160 Thomas Mordue

Biography

Outside right Thomas Mordue joined the Tigers in September 1923 as a teenage goalscorer who had made his reputation in County Durham junior football. Manager Bill McCracken used Mordue sparingly on the right wing, selecting him for three games in the Autumn and three games in mid-March. None of those six games were won, which perhaps influenced the club’s directors and they released Mordue, still only 18, in the 1924 close season.

Thomas Mordue, often known as “Tommy” or “Tucker” during his career, was born in Kimblesworth, a colliery village between Durham and Chester-le-Street, and grew up in the County Durham mining communities of Kimblesworth, Sacriston and Horden. His father was a coal miner born in Edmondsley who lost his life during World War One, placing a reliance on Thomas and his brothers at a young age to earn money for the family. The Mordue family worked at the colliery in Horden, one of the newer 20th century coastal pits that drew coal from deep seams under the North Sea, and was also renowned for its sporting endeavours – Thomas’s brother Billy and several of his cousins were also footballers, while his uncle Jackie Mordue played for Sunderland and won international caps for England in 1912 and 1913. Thomas played for Herrington Swifts in the Wearside League bfore attracting the attentions of Hull City’s extensive scouting system in the North East of England mining communities.

Mordue returned to Horden in 1924 and played a season with Horden Athletic. By November 1925 he was on a hot streak of form that yielded 22 goals in ten matches, whih encouraged Newcastle United to give Thomas a second chance in the professional game. After netting more goals in the Magpies’ reserve side, Mordue scored on his debut against Sheffield United in December 1925 then also scored a crowd pleasing goal against arch-rivals Sunderland. However he managed only five starts as he competed with Scottish international goalscorer Hughie Gallacher for a starting position. In October 1926 he moved to Sheffield United for a £500 fee, and in two seasons with the Blades he made ten starts. In September 1928 he returned to the Durham Coast and signed for Hartlepool United, who were competing in Division Three North, and Mordue found his feet at the Victoria Ground, scoring 27 goals in 104 senior appearances across three seasons including 13 goals in the 1928/29 season. When he left Hartlepool in 1931 he played for local Horden based sides for several more years, often playing alongside his brother Billy. In 1939 he was living in Horden and working in the surface team (rather than underground) at the local colliery. He died in Horden in November 1975.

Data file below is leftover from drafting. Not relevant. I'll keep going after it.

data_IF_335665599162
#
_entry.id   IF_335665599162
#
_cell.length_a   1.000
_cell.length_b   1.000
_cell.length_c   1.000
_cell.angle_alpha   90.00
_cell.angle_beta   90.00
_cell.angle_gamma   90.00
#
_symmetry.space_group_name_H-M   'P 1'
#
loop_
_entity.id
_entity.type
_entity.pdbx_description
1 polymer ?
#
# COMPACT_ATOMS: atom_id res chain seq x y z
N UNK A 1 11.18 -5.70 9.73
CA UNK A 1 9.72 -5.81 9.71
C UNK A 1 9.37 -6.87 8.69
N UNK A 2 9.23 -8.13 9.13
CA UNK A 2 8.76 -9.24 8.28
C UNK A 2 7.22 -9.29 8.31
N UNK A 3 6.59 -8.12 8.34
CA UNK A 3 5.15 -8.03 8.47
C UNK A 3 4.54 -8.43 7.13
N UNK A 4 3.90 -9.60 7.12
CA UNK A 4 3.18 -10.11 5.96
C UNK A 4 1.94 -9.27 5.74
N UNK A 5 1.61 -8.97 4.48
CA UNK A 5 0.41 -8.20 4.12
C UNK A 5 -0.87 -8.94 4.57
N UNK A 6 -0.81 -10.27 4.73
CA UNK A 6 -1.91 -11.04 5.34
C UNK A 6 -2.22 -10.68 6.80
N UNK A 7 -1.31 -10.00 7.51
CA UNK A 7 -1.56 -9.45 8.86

As well as a footballer, Thomas was an accomplished “Fives” player and won several trophies at the same time as pursuing his football career.

Details

Nationality: England
Date/Place of Birth: 22 June 1905, Kimblesworth
Hull City First Game: 27 October 1923, Stoke A (Division Two), 18 years, 127 days old
Hull City Final Game: 29 March 1924, Barnsley A (Division Two), 18 years, 281 days old

Clubs

Herrington Swifts, Hull City (1923-1924), Horden Athletic (1924-1925), Newcastle United (1925-1926), Sheffield United (1926-1928), Hartlepool United (1928-1931), Horden Colliery Welfare (1931-1936), Horden Coke Ovens (1936-1937)

Hull City Record

Career: 6 apps, 0 goals

Thomas Mordue
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2 thoughts on “160 Thomas Mordue”

  1. Thomas Mordue was my Grandfather, a man who I loved and worshipped.
    Growing up were, very happy times with him as my own father was a civil
    engineer and for the sake of steady schooling, I lived with my grandparents.
    As a youngster, they were very happy times despite money being tight
    rationing was still in place in my early years but they were very happy times.
    I knew my grandad had been a pro footballer, I knew about Jackie Mordue and
    his Sunderland exploits but being a young child we never really asked the important
    questions that we should have done.
    It was only when I turned 18 and would go for a pint in Horden ‘ Big Club ‘ and
    when home on leave from the army taking Grandad out for a pint that I learned
    of his sporting exploits in football and together with Great uncle Billy Handball.
    He was so well respected in the mining community, I would tingle with pride as I
    listened to the old lads talking about him over a pint.
    When my Grandad sadly passed it was like the whole of Horden turned out for his
    funeral, the streets were lined by the community a very fitting tribute to a very remarkable man
    I still miss him and still talk about him to this day, a true, ‘ LOCAL HERO’…

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